We present a first principles molecular dynamics (FPMD) study of the interaction of low energy, positively charged, carbon (C+) projectiles with amorphous solid water clusters at 30 K. Reactions involving the carbon ion at an initial energy of 11 eV and 1.7 eV with 30-molecule clusters have been investigated. Simulations indicate that the neutral isoformyl radical, COH, and carbon monoxide, CO, are the dominant products of these reactions. All these reactions are accompanied by the transfer of a proton from the reacting water molecule to the ice, where it forms a hydronium ion. We find that COH is formed either via a direct, "knock-out", mechanism following the impact of the C+ projectile upon a water molecule or by creation of a COH_2^+ intermediate. The direct mechanism is more prominent at higher energies. CO is generally produced following the dissociation of COH. More frequent production of the formyl radical, HCO, is observed here than in gas phase calculations. A less commonly occurring product is the dihydroxymethyl, CH(OH)_2, radical. Although a minor result, its existence gives an indication of the increasing chemical complexity which is possible in such heterogeneous environments.

A common column density threshold for scattering at 3.6 mum and water-ice in molecular clouds

Context: Observations of scattered light in the 1-5 $\mu$m range have revealed dust grains in molecular cores with sizes larger than commonly inferred for the diffuse interstellar medium. It is currently unclear whether these grains are grown within the molecular cores or are an ubiquitous component of the interstellar medium. Aims: We investigate whether the large grains necessary for efficient scattering at 1-5 mum are associated with the abundance of water-ice within molecular clouds and cores. Methods: We combined water-ice abundance measurements for sight lines through the Lupus IV molecular cloud complex with measurements of the scattered light at 3.6 mum for the same sight lines. Results: We find that there is a similar threshold for the cores in emission in scattered light at 3.6 mum (tau_9.7=0.15pm0.05, A_K=0.4pm0.2 as water-ice (tau_9.7=0.11pm0.01, A_K=0.19pm0.04) and that the scattering efficiency increases as the relative water-ice abundance increases. The ice layer increases the average grain size, which again strongly increases the albedo. Conclusions: The higher scattering efficiency is partly due to layering of ice on the dust grains. Although the layer can be relatively thin it can enhance the scattering substantially.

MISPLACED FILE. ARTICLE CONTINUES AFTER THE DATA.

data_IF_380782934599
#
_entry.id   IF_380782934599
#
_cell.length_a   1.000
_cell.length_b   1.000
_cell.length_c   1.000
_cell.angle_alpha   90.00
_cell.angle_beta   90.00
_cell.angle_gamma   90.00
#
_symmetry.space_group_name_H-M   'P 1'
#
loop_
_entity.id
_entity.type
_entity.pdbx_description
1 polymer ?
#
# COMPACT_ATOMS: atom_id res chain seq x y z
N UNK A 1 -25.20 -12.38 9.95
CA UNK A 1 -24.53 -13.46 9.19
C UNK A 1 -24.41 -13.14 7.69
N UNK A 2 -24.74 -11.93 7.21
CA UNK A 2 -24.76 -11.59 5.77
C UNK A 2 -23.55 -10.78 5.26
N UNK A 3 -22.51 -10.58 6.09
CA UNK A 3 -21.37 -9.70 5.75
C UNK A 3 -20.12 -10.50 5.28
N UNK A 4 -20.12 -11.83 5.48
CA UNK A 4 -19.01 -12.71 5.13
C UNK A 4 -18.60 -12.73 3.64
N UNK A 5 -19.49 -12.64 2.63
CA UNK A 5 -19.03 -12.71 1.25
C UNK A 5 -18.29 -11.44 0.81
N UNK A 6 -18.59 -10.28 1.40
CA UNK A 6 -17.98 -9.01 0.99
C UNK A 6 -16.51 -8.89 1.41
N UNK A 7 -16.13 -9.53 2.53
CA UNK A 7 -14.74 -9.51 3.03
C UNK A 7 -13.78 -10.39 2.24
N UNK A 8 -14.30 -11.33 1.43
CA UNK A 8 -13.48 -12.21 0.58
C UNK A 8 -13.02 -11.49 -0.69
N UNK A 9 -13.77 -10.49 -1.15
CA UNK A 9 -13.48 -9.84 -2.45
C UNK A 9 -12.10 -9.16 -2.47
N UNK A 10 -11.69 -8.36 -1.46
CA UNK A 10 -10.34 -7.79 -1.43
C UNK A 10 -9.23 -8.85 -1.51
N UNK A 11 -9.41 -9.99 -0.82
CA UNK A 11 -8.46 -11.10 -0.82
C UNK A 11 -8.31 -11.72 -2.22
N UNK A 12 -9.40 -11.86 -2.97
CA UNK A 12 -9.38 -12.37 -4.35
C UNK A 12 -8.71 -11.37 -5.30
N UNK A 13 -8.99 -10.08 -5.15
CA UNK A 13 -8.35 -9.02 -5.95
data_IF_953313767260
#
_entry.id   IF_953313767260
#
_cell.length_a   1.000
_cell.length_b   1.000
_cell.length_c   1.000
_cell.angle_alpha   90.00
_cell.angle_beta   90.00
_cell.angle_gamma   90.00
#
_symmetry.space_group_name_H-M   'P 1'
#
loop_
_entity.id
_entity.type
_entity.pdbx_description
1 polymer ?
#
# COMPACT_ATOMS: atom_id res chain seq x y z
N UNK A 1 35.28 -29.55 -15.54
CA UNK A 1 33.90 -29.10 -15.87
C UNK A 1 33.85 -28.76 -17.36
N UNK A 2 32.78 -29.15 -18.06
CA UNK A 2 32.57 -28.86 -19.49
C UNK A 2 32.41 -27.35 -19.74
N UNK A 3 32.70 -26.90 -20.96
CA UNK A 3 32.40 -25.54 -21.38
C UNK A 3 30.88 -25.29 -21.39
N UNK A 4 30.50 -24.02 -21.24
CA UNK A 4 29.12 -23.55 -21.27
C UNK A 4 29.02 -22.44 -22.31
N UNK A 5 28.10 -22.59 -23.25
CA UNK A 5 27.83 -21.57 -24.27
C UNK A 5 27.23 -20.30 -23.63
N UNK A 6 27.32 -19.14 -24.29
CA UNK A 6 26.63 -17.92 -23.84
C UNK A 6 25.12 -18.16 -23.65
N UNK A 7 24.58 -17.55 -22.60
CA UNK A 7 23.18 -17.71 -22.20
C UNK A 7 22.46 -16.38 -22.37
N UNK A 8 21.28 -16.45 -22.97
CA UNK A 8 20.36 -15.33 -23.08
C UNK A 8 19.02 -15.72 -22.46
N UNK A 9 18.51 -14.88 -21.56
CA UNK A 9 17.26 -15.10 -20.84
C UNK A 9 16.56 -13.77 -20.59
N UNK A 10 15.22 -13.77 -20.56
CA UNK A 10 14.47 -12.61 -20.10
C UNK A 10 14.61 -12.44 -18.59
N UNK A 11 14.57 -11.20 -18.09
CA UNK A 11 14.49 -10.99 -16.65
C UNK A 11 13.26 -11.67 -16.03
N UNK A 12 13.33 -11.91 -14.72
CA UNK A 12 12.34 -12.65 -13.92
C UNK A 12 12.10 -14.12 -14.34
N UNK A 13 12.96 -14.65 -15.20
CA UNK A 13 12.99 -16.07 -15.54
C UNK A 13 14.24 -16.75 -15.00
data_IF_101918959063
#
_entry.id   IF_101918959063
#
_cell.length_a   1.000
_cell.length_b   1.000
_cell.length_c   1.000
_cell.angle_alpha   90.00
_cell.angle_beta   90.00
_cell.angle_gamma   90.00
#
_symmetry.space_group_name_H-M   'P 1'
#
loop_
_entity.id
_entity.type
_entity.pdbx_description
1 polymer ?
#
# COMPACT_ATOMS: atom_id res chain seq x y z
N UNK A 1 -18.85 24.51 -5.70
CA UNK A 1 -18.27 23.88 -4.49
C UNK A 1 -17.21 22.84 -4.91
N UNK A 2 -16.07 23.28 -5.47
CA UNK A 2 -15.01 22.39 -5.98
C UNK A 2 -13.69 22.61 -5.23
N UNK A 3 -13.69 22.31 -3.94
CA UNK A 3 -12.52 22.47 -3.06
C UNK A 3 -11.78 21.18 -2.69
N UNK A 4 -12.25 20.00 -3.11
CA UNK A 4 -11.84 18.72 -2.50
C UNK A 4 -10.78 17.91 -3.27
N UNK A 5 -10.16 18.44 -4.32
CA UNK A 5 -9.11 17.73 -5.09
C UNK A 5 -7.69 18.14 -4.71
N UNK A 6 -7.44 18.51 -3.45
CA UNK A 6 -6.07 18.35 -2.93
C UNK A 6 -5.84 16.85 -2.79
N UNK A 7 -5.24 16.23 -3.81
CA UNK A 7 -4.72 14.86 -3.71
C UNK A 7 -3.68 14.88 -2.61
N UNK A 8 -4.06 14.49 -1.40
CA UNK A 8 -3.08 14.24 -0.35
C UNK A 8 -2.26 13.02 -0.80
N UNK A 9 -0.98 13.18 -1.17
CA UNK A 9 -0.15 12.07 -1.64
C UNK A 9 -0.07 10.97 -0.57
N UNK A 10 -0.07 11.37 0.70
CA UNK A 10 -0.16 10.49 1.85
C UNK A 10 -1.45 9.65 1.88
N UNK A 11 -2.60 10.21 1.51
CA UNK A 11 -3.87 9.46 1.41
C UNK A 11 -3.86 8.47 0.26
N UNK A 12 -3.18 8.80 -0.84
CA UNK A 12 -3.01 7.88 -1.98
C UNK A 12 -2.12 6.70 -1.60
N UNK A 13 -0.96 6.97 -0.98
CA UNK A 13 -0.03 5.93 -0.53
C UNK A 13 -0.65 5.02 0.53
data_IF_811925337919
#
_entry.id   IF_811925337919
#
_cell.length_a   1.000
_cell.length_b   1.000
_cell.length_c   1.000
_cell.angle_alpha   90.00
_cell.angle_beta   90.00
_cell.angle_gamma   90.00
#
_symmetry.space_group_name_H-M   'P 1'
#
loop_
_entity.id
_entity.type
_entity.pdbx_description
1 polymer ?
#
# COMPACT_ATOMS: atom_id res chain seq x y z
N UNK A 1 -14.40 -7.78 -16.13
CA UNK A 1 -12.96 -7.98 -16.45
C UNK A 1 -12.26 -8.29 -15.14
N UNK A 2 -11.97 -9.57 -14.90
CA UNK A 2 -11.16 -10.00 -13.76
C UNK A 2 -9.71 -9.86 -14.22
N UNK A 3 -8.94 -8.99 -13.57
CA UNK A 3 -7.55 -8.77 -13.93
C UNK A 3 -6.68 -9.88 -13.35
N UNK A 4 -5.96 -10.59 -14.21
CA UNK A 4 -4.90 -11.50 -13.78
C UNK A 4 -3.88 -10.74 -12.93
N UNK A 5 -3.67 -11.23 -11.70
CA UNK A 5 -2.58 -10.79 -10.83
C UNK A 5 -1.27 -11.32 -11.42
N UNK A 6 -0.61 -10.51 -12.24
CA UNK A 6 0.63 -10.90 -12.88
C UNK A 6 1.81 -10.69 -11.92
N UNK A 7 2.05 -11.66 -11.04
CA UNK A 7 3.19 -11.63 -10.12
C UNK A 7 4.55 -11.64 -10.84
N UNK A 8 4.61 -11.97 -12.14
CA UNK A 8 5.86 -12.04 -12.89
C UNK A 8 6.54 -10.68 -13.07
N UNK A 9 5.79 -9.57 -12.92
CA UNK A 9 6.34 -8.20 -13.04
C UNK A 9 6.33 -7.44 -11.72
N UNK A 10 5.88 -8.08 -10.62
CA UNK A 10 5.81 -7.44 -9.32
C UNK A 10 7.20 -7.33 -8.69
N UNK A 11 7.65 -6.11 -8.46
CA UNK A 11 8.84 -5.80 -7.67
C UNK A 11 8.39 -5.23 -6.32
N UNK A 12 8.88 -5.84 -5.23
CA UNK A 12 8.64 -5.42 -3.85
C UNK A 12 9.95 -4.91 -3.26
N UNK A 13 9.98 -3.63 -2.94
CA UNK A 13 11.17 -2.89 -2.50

Photometric and spectroscopic evidence for a dense ring system around Centaur Chariklo [Replacement]